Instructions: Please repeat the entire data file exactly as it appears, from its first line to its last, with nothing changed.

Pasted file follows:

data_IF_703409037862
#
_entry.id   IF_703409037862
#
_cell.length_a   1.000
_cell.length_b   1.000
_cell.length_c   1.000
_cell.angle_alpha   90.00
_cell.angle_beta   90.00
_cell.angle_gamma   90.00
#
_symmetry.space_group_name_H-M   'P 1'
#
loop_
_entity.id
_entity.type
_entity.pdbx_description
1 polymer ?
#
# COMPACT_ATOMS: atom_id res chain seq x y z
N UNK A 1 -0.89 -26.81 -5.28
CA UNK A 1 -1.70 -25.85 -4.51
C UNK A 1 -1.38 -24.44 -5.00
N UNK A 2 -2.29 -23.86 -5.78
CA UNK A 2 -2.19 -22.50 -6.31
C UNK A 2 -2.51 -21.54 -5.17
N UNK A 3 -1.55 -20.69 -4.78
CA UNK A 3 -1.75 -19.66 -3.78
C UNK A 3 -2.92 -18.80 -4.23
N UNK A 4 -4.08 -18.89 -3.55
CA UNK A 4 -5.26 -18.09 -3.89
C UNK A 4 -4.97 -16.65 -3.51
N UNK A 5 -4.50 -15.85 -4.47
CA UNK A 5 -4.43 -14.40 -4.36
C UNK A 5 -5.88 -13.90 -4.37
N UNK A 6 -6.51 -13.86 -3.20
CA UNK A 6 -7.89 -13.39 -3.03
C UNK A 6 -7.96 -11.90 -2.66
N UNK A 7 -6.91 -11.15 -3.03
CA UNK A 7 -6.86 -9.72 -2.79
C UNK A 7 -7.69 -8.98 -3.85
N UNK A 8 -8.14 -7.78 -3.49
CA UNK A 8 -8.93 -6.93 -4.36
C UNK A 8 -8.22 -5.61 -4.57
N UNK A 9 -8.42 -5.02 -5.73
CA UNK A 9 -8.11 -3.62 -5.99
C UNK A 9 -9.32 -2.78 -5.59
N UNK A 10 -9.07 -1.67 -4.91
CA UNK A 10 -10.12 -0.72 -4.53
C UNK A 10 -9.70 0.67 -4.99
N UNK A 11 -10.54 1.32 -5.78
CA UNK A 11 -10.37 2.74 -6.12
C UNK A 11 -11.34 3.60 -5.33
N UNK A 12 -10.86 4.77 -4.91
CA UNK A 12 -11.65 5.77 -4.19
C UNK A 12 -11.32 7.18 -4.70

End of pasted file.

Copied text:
data_IF_703409037862
#
_entry.id   IF_703409037862
#
_cell.length_a   1.000
_cell.length_b   1.000
_cell.length_c   1.000
_cell.angle_alpha   90.00
_cell.angle_beta   90.00
_cell.angle_gamma   90.00
#
_symmetry.space_group_name_H-M   'P 1'
#
loop_
_entity.id
_entity.type
_entity.pdbx_description
1 polymer ?
#
# COMPACT_ATOMS: atom_id res chain seq x y z
N UNK A 1 -0.89 -26.81 -5.28
CA UNK A 1 -1.70 -25.85 -4.51
C UNK A 1 -1.38 -24.44 -5.00
N UNK A 2 -2.29 -23.86 -5.78
CA UNK A 2 -2.19 -22.50 -6.31
C UNK A 2 -2.51 -21.54 -5.17
N UNK A 3 -1.55 -20.69 -4.78
CA UNK A 3 -1.75 -19.66 -3.78
C UNK A 3 -2.92 -18.80 -4.23
N UNK A 4 -4.08 -18.89 -3.55
CA UNK A 4 -5.26 -18.09 -3.89
C UNK A 4 -4.97 -16.65 -3.51
N UNK A 5 -4.50 -15.85 -4.47
CA UNK A 5 -4.43 -14.40 -4.36
C UNK A 5 -5.88 -13.90 -4.37
N UNK A 6 -6.51 -13.86 -3.20
CA UNK A 6 -7.89 -13.39 -3.03
C UNK A 6 -7.96 -11.90 -2.66
N UNK A 7 -6.91 -11.15 -3.03
CA UNK A 7 -6.86 -9.72 -2.79
C UNK A 7 -7.69 -8.98 -3.85
N UNK A 8 -8.14 -7.78 -3.49
CA UNK A 8 -8.93 -6.93 -4.36
C UNK A 8 -8.22 -5.61 -4.57
N UNK A 9 -8.42 -5.02 -5.73
CA UNK A 9 -8.11 -3.62 -5.99
C UNK A 9 -9.32 -2.78 -5.59
N UNK A 10 -9.07 -1.67 -4.91
CA UNK A 10 -10.12 -0.72 -4.53
C UNK A 10 -9.70 0.67 -4.99
N UNK A 11 -10.54 1.32 -5.78
CA UNK A 11 -10.37 2.74 -6.12
C UNK A 11 -11.34 3.60 -5.33
N UNK A 12 -10.86 4.77 -4.91
CA UNK A 12 -11.65 5.77 -4.19
C UNK A 12 -11.32 7.18 -4.70